Ironically, people whose job it is to help sick and injured people get better are at serious risk of getting hurt themselves. Nurses and other health care professionals routinely develop musculoskeletal injuries from having to lift and handle patients’ bodies. Not only that, but catching illnesses and suffering from workplace violence and slips and falls are also common events.
The U.S. Occupational Safety and Health Administration reports that U.S. hospital workers sustained nearly 58,000 injuries and illnesses in 2013. That is a large number on its own, but is especially startling when you realize that it represents twice the rate of injury of all private sector employees.
OSHA recently announced it is taking on this problem head-on. It said it has sent its workplace inspectors a memorandum instructing them to be extra vigilant when at health care facilities. However, OSHA did not provide further details about the enforcement campaign.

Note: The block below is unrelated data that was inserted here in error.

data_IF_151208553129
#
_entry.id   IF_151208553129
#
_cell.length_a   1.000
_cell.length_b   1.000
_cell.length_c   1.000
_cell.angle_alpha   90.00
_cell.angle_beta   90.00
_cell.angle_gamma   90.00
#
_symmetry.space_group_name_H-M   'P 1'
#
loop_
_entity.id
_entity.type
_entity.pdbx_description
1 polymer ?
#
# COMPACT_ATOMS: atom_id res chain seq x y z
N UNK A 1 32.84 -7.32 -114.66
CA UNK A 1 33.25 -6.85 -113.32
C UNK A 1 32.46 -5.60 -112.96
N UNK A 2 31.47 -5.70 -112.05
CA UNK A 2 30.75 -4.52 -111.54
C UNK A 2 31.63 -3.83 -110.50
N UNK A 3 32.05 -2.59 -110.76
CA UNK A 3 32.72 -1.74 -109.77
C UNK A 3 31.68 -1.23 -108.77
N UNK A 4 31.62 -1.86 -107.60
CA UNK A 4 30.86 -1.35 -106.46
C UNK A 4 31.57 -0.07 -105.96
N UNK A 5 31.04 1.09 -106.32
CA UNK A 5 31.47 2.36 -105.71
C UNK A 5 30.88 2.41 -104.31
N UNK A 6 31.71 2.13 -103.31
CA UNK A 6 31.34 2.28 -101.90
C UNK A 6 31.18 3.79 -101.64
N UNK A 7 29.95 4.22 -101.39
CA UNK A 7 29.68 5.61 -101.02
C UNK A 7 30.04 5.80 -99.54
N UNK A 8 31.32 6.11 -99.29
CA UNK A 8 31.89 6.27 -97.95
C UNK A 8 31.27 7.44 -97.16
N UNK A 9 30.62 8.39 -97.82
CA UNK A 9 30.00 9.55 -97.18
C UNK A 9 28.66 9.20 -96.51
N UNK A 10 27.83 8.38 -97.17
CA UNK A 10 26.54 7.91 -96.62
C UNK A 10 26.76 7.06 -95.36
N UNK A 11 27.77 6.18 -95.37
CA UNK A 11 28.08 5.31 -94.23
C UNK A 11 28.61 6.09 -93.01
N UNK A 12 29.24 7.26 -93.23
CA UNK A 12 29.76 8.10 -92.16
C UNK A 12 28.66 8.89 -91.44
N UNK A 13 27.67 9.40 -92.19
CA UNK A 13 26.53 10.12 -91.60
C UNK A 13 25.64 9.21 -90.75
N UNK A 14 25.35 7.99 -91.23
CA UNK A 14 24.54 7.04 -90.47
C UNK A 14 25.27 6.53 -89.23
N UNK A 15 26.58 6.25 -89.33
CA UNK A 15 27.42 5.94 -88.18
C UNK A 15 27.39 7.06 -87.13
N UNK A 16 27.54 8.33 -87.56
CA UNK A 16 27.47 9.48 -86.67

Working as a nurse or nurse assistant can be difficult, and working at a place that is short-staffed can only make things worse. The worker-protection agency said that its research reveals that around half of the 58,000 injuries from 2013 were caused by overwork.
Workers who care for the sick, aged or infirm perform an important task for our society. They should be able to work in conditions made as safe as reasonably possible. They also may qualify for workers’ compensation benefits if they do get hurt at work. A health care professional with a back injury or serious illness may wish to speak to an attorney for assistance.
Source: Reuters Legal, “OSHA to target hospitals, nursing homes over work-related injuries,” Brendan Pierson, June 26, 2015